More than half of the children in this country have both parents or an only parent in the workforce, which means that hundreds of thousands of parents have to make a difficult choice—who is going to care for my child while I am at work? There is certainly no easy answer.
What are my childcare options?
There are a number of different options when it comes to childcare. It’s important that you find something that works for you and your child.
Child Care Centers
Child Care Centers offer care for children in groups, and all are required to be licensed by the state. Licensing does not insure quality, but it does set minimum standards for health, safety and caregiver training. States inspect centers at least once a year. Many parents prefer centers because they believe that larger groups, multiple caregivers and state inspections create safer, better programs for children.
Family Child Care
Family child care refers to caregivers who offer child care in their own home. Requirements for these caregivers vary from state to state, but most require that they be regulated in some capacity. Parents often like the home-like environment and find it easier to relate to one adult caring for their child. Family Child Care is often less expensive and more flexible.
Some parents prefer to hire someone to care for their child in the family’s own home. They employ someone to come to their home, finding it more convenient and flexible, though it can often be significantly more expensive than other options.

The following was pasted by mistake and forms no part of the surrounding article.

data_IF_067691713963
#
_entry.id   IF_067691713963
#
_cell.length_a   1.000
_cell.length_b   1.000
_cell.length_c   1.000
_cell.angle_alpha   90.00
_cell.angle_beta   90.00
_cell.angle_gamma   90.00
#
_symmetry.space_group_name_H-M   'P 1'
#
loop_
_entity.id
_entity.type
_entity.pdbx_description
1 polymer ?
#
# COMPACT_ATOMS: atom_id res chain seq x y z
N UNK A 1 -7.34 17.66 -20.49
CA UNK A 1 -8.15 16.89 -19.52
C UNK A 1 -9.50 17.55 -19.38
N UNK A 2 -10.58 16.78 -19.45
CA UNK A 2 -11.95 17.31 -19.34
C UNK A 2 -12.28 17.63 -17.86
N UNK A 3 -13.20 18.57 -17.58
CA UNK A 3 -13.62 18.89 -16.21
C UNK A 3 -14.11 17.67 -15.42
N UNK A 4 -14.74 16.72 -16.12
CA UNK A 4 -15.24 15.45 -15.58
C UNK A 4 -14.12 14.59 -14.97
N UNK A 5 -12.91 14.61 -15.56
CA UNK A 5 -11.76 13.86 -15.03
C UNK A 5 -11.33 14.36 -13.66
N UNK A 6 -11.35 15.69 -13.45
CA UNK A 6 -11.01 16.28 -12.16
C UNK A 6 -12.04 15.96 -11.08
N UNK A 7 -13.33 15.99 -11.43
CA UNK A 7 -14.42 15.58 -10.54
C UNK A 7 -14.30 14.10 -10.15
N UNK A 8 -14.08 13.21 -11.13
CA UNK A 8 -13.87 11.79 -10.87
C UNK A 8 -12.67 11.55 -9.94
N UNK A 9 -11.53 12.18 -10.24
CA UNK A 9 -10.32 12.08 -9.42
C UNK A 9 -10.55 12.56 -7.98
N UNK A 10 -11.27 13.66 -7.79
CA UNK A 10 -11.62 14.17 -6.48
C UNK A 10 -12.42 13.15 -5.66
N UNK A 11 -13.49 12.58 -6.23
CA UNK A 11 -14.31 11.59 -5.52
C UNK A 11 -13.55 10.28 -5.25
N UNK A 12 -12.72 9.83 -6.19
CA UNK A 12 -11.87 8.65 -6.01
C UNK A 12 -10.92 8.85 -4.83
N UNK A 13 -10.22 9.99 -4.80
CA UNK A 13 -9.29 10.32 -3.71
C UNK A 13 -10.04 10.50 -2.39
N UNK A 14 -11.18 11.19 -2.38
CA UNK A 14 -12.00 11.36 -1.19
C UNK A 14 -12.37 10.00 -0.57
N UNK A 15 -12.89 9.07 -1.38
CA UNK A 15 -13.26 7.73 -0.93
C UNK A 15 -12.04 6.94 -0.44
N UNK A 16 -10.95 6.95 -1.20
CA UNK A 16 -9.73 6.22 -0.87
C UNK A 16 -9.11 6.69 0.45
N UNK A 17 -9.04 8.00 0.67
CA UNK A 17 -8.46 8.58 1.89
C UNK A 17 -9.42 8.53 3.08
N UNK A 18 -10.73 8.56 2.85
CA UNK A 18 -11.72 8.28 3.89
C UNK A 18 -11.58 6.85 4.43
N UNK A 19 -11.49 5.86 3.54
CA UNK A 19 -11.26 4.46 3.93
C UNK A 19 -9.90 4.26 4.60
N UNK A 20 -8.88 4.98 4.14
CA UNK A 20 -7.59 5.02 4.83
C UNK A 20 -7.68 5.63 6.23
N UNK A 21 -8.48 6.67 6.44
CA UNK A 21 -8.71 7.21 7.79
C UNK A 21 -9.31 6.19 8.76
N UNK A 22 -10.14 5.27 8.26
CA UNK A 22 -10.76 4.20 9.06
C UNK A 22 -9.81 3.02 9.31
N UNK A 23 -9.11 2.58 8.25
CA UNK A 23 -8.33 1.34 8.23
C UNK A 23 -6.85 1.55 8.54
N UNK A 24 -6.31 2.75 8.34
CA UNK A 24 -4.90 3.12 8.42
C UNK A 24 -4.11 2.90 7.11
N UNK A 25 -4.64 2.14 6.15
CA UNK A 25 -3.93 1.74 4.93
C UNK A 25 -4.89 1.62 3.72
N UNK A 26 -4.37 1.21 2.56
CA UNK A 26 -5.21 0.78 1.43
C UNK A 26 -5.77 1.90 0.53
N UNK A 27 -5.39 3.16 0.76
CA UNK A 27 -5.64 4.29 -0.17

Care by Family and Friends
Many parents also opt to have their children cared for by family members, friends or neighbors. Parents often feel most comfortable leaving their child with an adult they already know and trust. Some parents use this care because of their schedules (such as night shifts) or other things such as lack of transportation and budget limit their options.
How do I start looking for childcare?
Once you’ve chosen the type of childcare you want for your child, it’s time to start looking for available options.
1. Start early! It can take months to find a suitable caregiver for a child. If you are pregnant, about to start a job or know that your current caregiver can no longer take care of your child, start looking immediately!
2. Call a CCR&R, or Child Care Resource and Referral Center, in your area. These centers exist across Northern Virginia and they are their just to help parents like you find suitable care for your child. To look for a center in your community, visit www.childcareaware.org
3. Visit possible childcare locations. Visiting a provider location is essential to making a decision about childcare.
What should I look for in a childcare?
Low child-to-teacher ratios. This will help make sure your child gets the attention he or she needs. Ask how many children there are for each adult. The younger your child, the more important this number is. Babies should number no more than 4 for 1 adult. A 4-year-old, though, could do well with 10 children to one adult.